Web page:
I think the DP would have been in a very strong position to take over the country. He would have been in a much stronger position as a statesman than he is at the moment if he had embraced this whole idea of reaching out to other Kenyans.

Other political formations and going above the differences he has exhibited. I personally think he would have been at a much stronger position if he had embraced this idea of bringing the country together.

But that is not the same as being supported by the President to succeed him, right?

 It is the President’s democratic right to support anyone he deems fit and I don’t want to speculate whether he would have or he would not have. But there is also a very strong sentiment that the President expressed in Western Kenya.

That one of the ways of healing this country is to break the pattern of only having members of two communities ruling the country for 60 years at the level of the president or deputy president.

This reinforces resentment from other people who feel excluded. Why should the presidency only originate from two ethnic communities? That sentiment is real and deep as I hear it all the time. Children are being born and as they grow, they must have the hope that they can rise to be anything.

Surely, the presidency and the deputy presidency should not just be the preserve of two communities out of the 45 ethnic communities we have Kenya. I know the world is not fair, but if we have an opportunity to make it fair, we should put that in the back of our minds. It happened in the past but is not sustainable.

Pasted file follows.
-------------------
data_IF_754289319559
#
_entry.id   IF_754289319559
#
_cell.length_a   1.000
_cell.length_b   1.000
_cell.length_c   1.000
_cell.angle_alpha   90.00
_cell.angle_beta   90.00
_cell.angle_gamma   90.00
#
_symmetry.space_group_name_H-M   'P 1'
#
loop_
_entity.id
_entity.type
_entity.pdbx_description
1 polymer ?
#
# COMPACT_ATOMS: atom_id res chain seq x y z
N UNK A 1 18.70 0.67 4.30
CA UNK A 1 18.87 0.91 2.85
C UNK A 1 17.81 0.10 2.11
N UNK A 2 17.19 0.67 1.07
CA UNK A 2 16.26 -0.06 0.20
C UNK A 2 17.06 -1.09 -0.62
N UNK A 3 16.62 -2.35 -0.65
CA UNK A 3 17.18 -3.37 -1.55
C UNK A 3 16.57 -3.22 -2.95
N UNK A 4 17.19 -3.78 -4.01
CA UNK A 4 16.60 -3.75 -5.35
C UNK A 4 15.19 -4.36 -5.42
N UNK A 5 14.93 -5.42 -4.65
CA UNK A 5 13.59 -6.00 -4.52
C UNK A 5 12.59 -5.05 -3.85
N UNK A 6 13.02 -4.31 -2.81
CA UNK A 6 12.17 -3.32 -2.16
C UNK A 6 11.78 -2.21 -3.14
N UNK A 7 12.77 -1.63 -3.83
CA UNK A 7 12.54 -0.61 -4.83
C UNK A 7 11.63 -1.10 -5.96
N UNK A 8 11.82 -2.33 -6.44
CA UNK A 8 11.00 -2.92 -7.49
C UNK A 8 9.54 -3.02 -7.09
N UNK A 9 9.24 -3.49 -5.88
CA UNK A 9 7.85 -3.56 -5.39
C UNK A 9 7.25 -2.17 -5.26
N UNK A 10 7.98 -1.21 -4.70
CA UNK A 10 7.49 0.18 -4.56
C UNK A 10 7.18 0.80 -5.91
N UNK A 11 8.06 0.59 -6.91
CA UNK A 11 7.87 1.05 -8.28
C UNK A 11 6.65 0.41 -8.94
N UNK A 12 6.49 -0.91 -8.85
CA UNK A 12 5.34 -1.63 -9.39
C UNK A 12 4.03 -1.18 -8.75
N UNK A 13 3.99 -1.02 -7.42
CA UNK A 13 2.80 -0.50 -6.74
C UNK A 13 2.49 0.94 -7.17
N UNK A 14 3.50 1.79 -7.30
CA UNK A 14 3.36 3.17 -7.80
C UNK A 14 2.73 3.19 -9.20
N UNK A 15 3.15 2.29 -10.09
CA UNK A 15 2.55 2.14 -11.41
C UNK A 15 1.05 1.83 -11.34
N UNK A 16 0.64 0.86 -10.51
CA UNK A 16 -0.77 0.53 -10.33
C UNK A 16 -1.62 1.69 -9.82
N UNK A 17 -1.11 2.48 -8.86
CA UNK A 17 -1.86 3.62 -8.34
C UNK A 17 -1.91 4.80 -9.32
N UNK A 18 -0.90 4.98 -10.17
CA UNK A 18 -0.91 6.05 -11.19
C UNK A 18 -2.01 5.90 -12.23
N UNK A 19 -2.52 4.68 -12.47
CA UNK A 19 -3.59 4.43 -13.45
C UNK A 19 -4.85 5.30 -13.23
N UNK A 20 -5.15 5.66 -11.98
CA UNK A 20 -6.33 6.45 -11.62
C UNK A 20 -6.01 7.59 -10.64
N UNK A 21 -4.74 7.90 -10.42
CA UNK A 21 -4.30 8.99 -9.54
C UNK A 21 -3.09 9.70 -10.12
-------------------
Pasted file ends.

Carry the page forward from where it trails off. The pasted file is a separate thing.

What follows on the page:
DP Ruto blames the March 9, 2018 handshake (between President Kenyatta and ODM leader Raila Odinga) on the current state of affairs. Do you agree?

That is just an excuse.

A few days ago, you gave a blistering press release on the DP in the company of other party officials. Why the bad blood between you and Dr Ruto?

There is nothing personal really. I recall most of his people agitated very aggressively for my removal from office, more aggressive than the recent calls for my dismissal.

If there is anything personal with the DP maybe they should tell you because I don’t know of any. Being the party spokesman, it is my responsibility to read such statements. He either answers the matters we raised in the press statement or shuts up.

Why is it very difficult to bring order in Jubilee? It is literally a house in chaos?

You will appreciate that in a party as big as Jubilee, politics is a contact sport, people will be fighting and scheming to get rid of others and the likes. That is expected in a democratic institutions. If there is so noise in churches, we must accept noise in political parties.